QTd, defined as the maximal interlead difference in QT intervals on 12 leads of the surface ECG, reflects the regional heterogeneity of ventricular repolarization and has been suggested as an important marker for risk of arrhythmia in addition to the QT interval. Some investigators proposed that it might be a predisposing factor for arrhythmic events and sudden death. Studies showed that in anxiety disorders like panic disorder and social phobia, QTd was significantly higher than controls. This correlation was considered as a result of prolonged anxiety.4,5 In a study conducted with patients with anxiety, when autonomic innervation and QTd were examined, sympathetic activity was found to be increased, QTd was found to be prolonged, and like hypertension, these were thought to increase the occupation or sitting in the left ventricle.37 In hypertension patients with higher levels of anxiety, QTd and left ventricular hypertrophy were seen to increase, and it was considered to be associated with increased sympathetic and decreased parasympathetic modulation.38 In another study, anxiety levels measured by Trait and State Anxiety Inventory were considered to be a possible marker of prolonged QTd.39 A relationship was found between some psychiatric disorders such as somatoform disorders and circadian heart rate.6 Also, in a similar study with psychiatric patients with eating disorder, it was seen that the group with high depression and anxiety scores had a more prolonged QTd.40 In a meta-analysis of five studies, it was found that individuals with higher anxiety levels had higher QTd.41 QTd was found to be significantly increased in patients with Major Depressive Disorder.42 Similarly, in our study, depression, anxiety, and QTd levels were significantly higher in patients than in controls.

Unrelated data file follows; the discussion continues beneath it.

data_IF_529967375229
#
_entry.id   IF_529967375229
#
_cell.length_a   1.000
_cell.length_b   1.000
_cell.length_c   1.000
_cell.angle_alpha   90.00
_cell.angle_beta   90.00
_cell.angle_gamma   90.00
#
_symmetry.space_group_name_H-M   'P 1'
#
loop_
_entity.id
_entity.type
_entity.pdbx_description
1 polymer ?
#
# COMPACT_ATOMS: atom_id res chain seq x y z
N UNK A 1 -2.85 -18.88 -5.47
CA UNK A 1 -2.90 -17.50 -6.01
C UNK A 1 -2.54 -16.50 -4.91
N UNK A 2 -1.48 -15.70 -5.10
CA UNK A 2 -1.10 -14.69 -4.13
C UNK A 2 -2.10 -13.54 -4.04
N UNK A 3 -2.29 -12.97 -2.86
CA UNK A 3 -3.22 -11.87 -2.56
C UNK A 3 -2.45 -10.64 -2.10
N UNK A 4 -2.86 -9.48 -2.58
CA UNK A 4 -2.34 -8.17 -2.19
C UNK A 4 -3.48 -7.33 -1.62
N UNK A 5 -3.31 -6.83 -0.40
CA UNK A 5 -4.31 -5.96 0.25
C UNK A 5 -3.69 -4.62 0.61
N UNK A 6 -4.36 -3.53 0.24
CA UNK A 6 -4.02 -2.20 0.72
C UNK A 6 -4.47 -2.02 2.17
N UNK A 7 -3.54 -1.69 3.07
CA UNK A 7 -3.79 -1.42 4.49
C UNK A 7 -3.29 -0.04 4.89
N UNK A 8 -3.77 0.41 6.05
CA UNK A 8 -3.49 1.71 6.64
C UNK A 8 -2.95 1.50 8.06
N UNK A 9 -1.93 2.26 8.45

Our study has several limitations: the number of participants studied was quite small, there is a possibility of presence of higher than normal anxiety levels in patients with CD who were admitted to emergency clinic, and QTd and Pd levels were measured manually.
In conclusion, in psychiatric disorders like generalized anxiety disorder, social phobia, panic disorder, hypochondriasis, and somatoform disorders with heart conduction abnormalities were observed in literature. Similarly, in our study CD patients were also found to have increased QTd. As prolonged QTd may predict an increased risk of ventricular arrhythmias, we believe that CD patients may benefit from being evaluated in terms of cardiological risk of arrhythmia. However, larger samples are needed to clarify the relationship between CD and cardiac conduction disorders.
The authors report no conflicts of interest in this work.